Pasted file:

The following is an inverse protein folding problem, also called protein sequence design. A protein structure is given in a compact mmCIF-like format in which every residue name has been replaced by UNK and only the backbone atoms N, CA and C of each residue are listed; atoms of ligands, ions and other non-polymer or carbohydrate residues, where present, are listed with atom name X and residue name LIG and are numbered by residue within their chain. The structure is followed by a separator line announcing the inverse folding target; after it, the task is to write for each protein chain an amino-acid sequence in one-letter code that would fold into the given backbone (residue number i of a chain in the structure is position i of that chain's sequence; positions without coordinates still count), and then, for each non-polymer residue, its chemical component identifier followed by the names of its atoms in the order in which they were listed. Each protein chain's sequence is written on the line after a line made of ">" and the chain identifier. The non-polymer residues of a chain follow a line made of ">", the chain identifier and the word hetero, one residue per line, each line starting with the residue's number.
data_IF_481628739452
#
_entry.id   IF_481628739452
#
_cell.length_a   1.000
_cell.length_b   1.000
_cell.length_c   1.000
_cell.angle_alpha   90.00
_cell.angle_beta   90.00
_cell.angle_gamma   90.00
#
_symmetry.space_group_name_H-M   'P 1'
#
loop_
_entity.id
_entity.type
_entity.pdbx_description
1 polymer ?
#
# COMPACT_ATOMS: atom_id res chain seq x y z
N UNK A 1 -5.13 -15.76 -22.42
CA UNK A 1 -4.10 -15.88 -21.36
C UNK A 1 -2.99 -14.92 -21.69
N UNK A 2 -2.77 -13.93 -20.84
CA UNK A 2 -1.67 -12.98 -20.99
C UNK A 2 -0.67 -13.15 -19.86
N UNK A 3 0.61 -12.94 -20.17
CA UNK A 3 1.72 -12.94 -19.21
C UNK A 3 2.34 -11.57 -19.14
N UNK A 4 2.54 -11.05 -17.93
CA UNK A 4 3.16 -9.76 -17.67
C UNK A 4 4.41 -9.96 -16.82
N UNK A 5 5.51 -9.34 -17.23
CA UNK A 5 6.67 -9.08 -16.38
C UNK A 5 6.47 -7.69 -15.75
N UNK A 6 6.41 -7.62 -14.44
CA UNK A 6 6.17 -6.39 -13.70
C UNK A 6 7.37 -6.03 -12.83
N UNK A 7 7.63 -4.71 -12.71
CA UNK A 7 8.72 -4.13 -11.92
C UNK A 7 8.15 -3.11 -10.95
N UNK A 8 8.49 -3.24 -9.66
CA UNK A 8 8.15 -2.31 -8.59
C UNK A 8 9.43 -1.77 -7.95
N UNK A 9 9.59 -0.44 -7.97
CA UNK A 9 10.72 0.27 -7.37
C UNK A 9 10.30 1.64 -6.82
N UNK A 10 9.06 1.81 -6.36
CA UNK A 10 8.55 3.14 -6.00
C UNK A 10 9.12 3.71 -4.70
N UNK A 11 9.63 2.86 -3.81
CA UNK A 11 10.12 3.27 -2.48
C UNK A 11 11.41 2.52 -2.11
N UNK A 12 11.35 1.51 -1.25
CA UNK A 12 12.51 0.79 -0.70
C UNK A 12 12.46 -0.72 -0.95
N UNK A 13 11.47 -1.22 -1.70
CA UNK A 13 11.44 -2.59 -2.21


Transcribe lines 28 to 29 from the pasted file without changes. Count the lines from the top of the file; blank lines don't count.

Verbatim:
N UNK A 3 0.61 -12.94 -20.17
CA UNK A 3 1.72 -12.94 -19.21